THE STORIES OF JOHN EDGAR WIDEMAN.
John Edgar Wideman.
429 pages. $25. All stories are true. That is the title from the opening group of stories in this splendid collection by John Edgar Wideman, and for those who don't know him, this collection provides a fine introduction to a writer whose fiction has earned him two PEN/Faulkner awards.
At the beginning of the collection entitled "Damballah," Mr. Wideman likens reading some stories to eavesdropping. Indeed, many of his stories give the sensation that the reader is eavesdropping, listening in on conversations, or the streaming voice of an intense inner monologue.
In the first set of stories, all of which were written especially for this volume, Mr. Wideman plays off the title: "All Stories Are True." It is a simple enough title, but one that resonates throughout the stories.
At times, it seems Mr. Wideman has reproduced his own journal entries or taken news reports from the day's headlines. These are not stories in the classic sense: Don't look here for neat beginnings, middles and ends, rising action and falling action, climaxes and denouement. These stories are more like explorations of Mr. Wideman's life and reflections on newspaper tidbits that have flashed through the collective mind. But he has captured these items, held them up, and stared at the ugliness without blinking.
"Newborn Thrown In Trash and Dies" is one such story. Told from the point of view of a baby falling 10 floors down a New York City trash bin, it is a disturbing, contemporary, urban horror. Mr. Wideman's possible hints to its source are such that you almost feel like picking up the Aug. 14, 1991, issue of the New York Times and checking to see if it really happened. It is the type of incident we often see nowadays, but shudder to examine closely, and it is tailor-made for Mr. Wideman's unflinching eye. Here are the baby's thoughts:
"I wish I could transform the ten flights of my falling into those twelve days in the Christmas song. On the first day of Christmas my true love said to me . . . angels, a partridge in a pear tree, ten maids a milking, five gold rings, two turtledoves. I wish those would be the sights greeting me instead of darkness, the icy winter heart of this August afternoon I have been pitched without a kiss through a maroon door."
Mr. Wideman writes of troubled times. His is not an America on the mend or feeling good about itself. It is a troubled, hurting world often viewed by those outside the mainstream. Sometimes, as in "What He Saw," a painful encounter between a group of journalists traveling in the South African township of Crossroads, Mr. Wideman is the writer bearing witness, bringing home the despair of that land. Another tale follows a young black woman at a predominantly white college. Reminiscent of a newspaper account about a similar woman who left college after racist comments were found on her dorm door, in her room and in her mailbox, it is another instance where the section's title echoes: All Stories Are True.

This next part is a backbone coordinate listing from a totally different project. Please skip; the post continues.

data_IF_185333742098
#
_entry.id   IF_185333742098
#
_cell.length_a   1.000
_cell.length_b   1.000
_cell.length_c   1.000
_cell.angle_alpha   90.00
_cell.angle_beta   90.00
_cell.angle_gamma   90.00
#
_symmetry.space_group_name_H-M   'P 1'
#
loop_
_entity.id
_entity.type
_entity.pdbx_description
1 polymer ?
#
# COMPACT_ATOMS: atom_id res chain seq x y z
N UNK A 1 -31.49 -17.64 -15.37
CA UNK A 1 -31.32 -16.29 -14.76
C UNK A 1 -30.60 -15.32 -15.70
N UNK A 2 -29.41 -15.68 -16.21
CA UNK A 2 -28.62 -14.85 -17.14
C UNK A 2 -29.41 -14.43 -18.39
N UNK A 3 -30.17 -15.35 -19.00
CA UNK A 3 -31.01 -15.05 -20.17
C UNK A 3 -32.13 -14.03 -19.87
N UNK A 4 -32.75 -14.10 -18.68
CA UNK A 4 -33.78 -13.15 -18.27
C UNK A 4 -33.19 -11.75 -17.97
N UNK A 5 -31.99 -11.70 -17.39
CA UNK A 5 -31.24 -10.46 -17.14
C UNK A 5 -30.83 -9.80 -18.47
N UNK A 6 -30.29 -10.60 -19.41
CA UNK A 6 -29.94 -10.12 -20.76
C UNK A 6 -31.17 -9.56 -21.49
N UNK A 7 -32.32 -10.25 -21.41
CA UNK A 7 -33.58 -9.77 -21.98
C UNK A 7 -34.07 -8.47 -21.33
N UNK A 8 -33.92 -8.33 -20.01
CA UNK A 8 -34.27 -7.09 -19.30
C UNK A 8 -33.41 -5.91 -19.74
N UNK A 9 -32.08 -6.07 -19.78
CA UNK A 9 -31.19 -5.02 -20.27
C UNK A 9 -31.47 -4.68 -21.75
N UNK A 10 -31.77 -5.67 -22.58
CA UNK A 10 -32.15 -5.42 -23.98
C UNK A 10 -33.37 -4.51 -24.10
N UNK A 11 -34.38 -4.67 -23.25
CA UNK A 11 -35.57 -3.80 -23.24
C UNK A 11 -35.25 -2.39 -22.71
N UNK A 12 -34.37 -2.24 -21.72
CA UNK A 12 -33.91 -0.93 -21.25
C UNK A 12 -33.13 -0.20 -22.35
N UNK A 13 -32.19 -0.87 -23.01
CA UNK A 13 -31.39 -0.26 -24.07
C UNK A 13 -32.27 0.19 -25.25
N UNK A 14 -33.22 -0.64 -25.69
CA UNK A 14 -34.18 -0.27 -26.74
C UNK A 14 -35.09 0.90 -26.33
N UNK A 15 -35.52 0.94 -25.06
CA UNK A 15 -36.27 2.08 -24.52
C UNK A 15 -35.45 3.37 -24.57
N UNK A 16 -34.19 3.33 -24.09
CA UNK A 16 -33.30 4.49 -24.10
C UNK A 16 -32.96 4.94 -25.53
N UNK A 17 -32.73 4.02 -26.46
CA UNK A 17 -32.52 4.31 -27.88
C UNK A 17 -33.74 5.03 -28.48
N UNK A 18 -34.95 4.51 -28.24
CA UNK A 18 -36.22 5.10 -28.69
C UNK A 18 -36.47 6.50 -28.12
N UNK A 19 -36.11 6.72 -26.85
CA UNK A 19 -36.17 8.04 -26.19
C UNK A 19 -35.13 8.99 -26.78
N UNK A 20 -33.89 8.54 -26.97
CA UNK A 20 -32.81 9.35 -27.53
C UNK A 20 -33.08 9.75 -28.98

Other stories reveal some of the pain Mr. Wideman has gone through. His son and brother are imprisoned, his son for first-degree murder. "All Stories Are True" takes us to prison, a meeting between two brothers -- one free, the other an inmate. The prisoner describes an incident when a leaf blew out of the pTC prison yard. That leaf, fluttering and twisting on the breeze, becomes a beautiful metaphor.
"Before you know it you're blowing with your breath to help it over the wall and you know something inside you will be hurt if that silly leaf can't finish what it started. Whole visiting yard whooping and hollering when it finally blew over the wall.
"Denise cried. And damn. It was everything I could do to keep the tears out of my eyes. Everybody in here needed that leaf to go free."
But Mr. Wideman does not trade in happy endings. He knows that often disappointment follows joy's exhilarating rush, that sadness has the final say.
As always, Mr. Wideman's work is filled with brilliant writing and stylistic virtuosity. He is truly a writer's writer, possessed of keen vision and astounding technique. "Loon Man" is a virtual tip-of-the-hat to William Faulkner's "The Sound and the Fury." Like that monumental work, "Loon Man" is a tale told convincingly through the mind of an idiot.
"Everybody Knew Bubba Riff" is a 10-page, multiple-point-of-view tale of Bubba's funeral, told without punctuation. The sense of immediacy puts you smack dab in the middle of all that is going on and being thought. Here, Mr. Wideman plays with one of his stronger attributes, the ability to give voice to the black ghetto. In the riff, one character says:
". . . all the brothers got a chain around they necks and a number on the chain and somebody pulling numbers daily bang bang down you go it's just a matter of time bloods be extinct you know like them endangered species . . ."
You can just see the brothers sitting around after the funeral, talking about black homicide rates, candlelight vigils and Stop The Killing rallies, how bad things are in certain quarters of America.
The collection also includes stories from Mr. Wideman's earlier efforts, "Fever" and "Damballah"; they take you from the basketball courts of the inner city to the fever-racked streets of 18th century Philadelphia. And there are tales of Homewood, the black section of Pittsburgh that Mr. Wideman has depicted so well that he has made it his own, taken it out of the atlas and put in on the literary map of places that are the touchstones of American literature.
In Mr. Wideman's words:
"Stories are letters. Letters sent to anybody or everybody. But the best kind are meant to be read by a specific somebody. When you read that kind you are eavesdropping. You know a real person somewhere will read the same words you are reading and the story is that person's business and you are a ghost listening in."